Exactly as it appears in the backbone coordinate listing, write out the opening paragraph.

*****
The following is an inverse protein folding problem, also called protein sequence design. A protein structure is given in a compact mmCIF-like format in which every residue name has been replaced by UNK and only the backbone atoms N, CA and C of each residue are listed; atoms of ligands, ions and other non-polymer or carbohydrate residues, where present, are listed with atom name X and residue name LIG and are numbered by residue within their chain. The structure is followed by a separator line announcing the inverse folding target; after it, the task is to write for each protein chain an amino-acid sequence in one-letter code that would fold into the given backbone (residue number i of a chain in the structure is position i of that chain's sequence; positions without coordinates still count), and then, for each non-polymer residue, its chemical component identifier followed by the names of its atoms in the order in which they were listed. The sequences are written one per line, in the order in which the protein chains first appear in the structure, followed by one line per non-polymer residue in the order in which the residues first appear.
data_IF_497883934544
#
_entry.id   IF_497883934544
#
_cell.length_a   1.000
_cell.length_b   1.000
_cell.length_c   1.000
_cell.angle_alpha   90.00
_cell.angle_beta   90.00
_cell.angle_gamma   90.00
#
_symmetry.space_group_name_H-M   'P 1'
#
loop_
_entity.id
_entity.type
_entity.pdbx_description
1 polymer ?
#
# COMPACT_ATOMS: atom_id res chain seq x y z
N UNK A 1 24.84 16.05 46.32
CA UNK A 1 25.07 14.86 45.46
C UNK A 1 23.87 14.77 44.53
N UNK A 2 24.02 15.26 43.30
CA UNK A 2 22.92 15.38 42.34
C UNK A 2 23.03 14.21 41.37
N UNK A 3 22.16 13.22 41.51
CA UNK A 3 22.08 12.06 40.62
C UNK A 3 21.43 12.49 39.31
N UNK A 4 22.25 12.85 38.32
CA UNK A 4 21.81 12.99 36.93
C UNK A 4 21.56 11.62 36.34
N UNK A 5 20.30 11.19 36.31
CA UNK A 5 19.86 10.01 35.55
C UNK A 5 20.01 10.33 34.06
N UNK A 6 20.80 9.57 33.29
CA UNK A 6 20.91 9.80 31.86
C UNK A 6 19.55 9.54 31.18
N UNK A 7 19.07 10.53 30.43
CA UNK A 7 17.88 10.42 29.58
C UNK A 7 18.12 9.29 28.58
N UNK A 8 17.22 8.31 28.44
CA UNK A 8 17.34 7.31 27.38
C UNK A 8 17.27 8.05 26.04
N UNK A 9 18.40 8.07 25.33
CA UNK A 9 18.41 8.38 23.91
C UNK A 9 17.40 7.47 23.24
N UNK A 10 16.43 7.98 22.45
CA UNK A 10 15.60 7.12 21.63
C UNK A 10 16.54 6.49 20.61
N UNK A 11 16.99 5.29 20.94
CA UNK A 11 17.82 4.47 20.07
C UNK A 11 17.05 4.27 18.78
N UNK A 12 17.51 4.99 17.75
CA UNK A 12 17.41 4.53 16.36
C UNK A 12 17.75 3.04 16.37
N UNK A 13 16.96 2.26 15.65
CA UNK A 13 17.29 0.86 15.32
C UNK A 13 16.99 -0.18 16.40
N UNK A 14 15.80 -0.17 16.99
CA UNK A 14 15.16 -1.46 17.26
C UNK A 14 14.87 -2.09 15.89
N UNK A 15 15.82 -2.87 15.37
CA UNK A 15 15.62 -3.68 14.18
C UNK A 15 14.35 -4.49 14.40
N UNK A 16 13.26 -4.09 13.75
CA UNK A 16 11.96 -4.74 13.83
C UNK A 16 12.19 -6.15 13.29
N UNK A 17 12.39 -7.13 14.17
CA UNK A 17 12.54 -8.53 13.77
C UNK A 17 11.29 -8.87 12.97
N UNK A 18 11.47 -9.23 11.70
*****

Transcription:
The following is an inverse protein folding problem, also called protein sequence design. A protein structure is given in a compact mmCIF-like format in which every residue name has been replaced by UNK and only the backbone atoms N, CA and C of each residue are listed; atoms of ligands, ions and other non-polymer or carbohydrate residues, where present, are listed with atom name X and residue name LIG and are numbered by residue within their chain. The structure is followed by a separator line announcing the inverse folding target; after it, the task is to write for each protein chain an amino-acid sequence in one-letter code that would fold into the given backbone (residue number i of a chain in the structure is position i of that chain's sequence; positions without coordinates still count), and then, for each non-polymer residue, its chemical component identifier followed by the names of its atoms in the order in which they were listed. The sequences are written one per line, in the order in which the protein chains first appear in the structure, followed by one line per non-polymer residue in the order in which the residues first appear.